We are not free to think of or address God in terms other than that revealed to us in the Word of God. Hence any attempt to recast God as other than our Father will be considered as in idol as we are recasting Him in categories of our own design in order that some feminists or transgender folk might not feel excluded When the bible was written , it was done in such a say as to convey theological truths and not specifically designed to exclude women. In fact the Bible is the most liberating document produced in its time.

Addressing God in a gender neutral manner will also loose the intrinsic nuances that are vital to communicating some of his attributes to us. It was Jesus himself who taught us to pray “Our Father” ….we should not pray otherwise.

First of all in ancient time especially in our experience with the Roman society only males were adopted and it was a very privileged position to be adopted especially where it elevated unknown folk to the highest office of even emperors. The use of the term sons of God should alone be a testament as to the equality of women who are equally adopted as Gods children as their male counterparts.

“Our response to women who say they do not feel included by such language should be to explain to them that such usage does not in fact “exclude women”—the original author did not intend such an exclusive meaning, the translators did not intend such a meaning, and that is not the meaning the words have when interpreted rightly in their contexts. People who aren’t aware of an inclusive, generic meaning for “he, him, his” can learn it in a moment. But we also must say that we have all been told a lie—for it is a lie that such usage is “exclusive.” We have been told this not by Bible translators but ultimately by secularnfeminism, which is trying to make these patterns of speech illegitimate. Poythress said that we have all been affected by such feminism, whether we are aware of it or not. It becomes a problem when it tells us that we cannot use certain forms of English expression which are needed for precise Bible translation. We need to be aware of such pressure in our culture, and not give in to it but teach otherwise”(2)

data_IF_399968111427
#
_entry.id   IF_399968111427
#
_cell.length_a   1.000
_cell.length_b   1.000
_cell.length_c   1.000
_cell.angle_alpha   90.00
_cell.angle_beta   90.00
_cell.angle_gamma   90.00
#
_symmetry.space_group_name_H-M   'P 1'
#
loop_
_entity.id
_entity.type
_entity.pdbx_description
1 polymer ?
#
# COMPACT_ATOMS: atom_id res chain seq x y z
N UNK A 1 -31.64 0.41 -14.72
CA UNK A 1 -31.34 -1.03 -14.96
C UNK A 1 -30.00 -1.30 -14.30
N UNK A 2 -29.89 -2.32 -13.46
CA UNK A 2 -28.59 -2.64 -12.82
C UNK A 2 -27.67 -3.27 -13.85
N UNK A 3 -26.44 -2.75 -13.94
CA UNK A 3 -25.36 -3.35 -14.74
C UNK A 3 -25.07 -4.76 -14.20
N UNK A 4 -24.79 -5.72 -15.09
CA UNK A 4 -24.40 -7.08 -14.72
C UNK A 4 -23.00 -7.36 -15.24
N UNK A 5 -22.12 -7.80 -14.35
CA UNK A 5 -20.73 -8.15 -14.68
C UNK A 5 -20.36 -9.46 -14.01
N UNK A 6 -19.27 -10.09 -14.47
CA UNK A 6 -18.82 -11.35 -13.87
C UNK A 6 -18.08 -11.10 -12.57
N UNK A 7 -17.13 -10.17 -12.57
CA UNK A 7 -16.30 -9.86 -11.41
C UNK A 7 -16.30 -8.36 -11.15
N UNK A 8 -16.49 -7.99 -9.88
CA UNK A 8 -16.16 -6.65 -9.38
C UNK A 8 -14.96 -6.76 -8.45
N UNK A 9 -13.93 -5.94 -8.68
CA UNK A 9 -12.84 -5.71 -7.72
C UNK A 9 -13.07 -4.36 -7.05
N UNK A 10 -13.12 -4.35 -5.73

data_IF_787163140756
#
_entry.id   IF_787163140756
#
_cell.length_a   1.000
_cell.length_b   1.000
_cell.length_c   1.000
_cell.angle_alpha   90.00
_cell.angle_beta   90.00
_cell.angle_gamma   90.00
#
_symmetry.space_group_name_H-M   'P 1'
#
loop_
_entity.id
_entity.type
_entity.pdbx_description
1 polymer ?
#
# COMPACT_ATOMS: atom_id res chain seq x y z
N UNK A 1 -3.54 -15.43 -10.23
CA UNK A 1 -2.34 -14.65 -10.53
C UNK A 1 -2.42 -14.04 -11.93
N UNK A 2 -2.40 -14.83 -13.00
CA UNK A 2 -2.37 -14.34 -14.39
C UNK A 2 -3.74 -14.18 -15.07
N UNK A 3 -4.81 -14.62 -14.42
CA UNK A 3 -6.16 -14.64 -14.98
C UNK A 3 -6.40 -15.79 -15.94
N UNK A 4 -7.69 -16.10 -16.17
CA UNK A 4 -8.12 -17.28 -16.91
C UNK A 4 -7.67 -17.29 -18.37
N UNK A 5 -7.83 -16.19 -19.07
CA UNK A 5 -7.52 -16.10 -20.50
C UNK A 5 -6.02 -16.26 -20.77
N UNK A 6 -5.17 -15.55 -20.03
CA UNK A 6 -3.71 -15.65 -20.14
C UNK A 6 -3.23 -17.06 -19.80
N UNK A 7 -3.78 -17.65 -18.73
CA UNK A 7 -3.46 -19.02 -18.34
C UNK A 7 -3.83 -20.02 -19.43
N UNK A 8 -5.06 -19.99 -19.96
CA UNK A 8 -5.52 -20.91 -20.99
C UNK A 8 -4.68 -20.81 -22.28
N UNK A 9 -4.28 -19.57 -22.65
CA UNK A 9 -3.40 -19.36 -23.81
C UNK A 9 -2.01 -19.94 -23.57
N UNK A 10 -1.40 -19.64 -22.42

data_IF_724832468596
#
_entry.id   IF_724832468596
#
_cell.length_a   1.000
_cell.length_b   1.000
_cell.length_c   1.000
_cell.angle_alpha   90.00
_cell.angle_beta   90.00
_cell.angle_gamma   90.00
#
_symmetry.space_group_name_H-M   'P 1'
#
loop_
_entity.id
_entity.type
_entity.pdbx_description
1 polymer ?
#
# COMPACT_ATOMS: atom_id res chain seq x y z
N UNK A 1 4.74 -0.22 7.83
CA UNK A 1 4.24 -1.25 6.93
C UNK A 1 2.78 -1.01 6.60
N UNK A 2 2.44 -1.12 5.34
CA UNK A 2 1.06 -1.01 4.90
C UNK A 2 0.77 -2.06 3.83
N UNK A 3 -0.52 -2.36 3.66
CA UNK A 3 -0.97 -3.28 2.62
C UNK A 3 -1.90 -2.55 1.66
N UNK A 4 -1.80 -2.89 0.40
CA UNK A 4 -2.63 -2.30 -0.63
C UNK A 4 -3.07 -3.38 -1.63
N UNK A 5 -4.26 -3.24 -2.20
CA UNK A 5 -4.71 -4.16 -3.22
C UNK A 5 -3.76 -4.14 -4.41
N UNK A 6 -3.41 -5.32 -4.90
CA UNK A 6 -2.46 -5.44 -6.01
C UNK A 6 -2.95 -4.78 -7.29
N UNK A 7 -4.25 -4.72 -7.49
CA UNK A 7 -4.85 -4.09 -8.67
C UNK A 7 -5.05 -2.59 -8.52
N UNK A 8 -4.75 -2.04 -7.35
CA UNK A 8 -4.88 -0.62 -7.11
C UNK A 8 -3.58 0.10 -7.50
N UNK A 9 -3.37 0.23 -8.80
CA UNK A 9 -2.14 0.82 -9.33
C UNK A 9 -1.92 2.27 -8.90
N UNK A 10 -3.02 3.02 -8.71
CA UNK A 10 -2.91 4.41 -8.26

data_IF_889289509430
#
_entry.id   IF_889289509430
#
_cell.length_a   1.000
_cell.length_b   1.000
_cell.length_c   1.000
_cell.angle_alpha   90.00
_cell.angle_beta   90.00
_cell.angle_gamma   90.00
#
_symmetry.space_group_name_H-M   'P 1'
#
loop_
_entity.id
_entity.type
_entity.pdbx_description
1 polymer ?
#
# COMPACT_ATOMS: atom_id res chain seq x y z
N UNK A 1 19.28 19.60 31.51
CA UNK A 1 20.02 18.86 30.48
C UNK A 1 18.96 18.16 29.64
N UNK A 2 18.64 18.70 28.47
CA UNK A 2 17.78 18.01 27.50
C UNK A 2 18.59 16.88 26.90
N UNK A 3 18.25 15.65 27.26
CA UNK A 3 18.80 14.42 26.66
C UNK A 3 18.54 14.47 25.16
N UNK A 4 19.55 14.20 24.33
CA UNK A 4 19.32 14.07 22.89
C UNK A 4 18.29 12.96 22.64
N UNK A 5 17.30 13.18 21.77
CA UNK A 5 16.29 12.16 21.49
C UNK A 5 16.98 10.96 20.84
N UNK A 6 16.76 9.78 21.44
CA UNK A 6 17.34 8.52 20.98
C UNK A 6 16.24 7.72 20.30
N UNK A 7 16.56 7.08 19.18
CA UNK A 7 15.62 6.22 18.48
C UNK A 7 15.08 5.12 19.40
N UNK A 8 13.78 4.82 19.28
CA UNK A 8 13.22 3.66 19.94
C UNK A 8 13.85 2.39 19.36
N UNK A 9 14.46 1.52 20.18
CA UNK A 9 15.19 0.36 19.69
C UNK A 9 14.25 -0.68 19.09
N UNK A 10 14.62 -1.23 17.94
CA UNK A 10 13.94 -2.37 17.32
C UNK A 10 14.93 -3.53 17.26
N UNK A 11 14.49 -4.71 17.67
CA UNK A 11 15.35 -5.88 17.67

The Lord’s Prayer puts us into the proper perspective as rather than our own needs first it is Gods glory n kingdom first because He deserves to be glorified first who who He is as our Creator, our `saviour, the lover of our souls. Hence it is only right and fitting that He be glorified first.

The part of the parader ensures that we are there to pray because He is beautiful and glorious not because He is useful to us to get us what we early want in life which is our narrow goals and petty ambitions.

The worship also lifts us our hearts in confidence and awe as we are immersed into His world and can rest in His glory and goodness which will lift our spirits as we are again enthralled by His beauty and His power. We express our praise of who He is and this fills us with joy and confidence giving us the proper perspective of who it is we are addressing in the rest of the prayer

Augustine says that change only comes to us when we change what we love because we are what we love. Do you agree? How does the inclusion of worship make this a reality in our lives? Can you share how it has affected your life?

Tim Keller very clearly provided a useful structure for recasting our worship into 1. Thinking 2. Expressing 3. Appraising, 4. Beholding and 5. Resting Do you think this is practical in your prayer life. Share how each aspect of such an approach helps you to understand and worship properly? How does appraising change or deal with our daily anxieties of life?

Tan Cheng Lai was a dedicated leader at the 3rd Baptist church. He was tasked with leading bible study for 3 different groups during the week and was well respected by his peers and those he led. After 5 years of such an intense schedule he felt burnt out. It turned out that he was very conscientious in his preparation but when it came to personal prayer he was struggling all the time. He said it was the workload but really he felt bored during prayer and many times his prayers for advances at work were not answered and it would seem like God was making him wait for ever. He wanted to reduce his service time but felt guilty if he reduced his commitment.
A. Why is Cheng Lai burnt out?
B.Suppose you are his leader what how would you go about helping Cheng Lai

Answers are available now.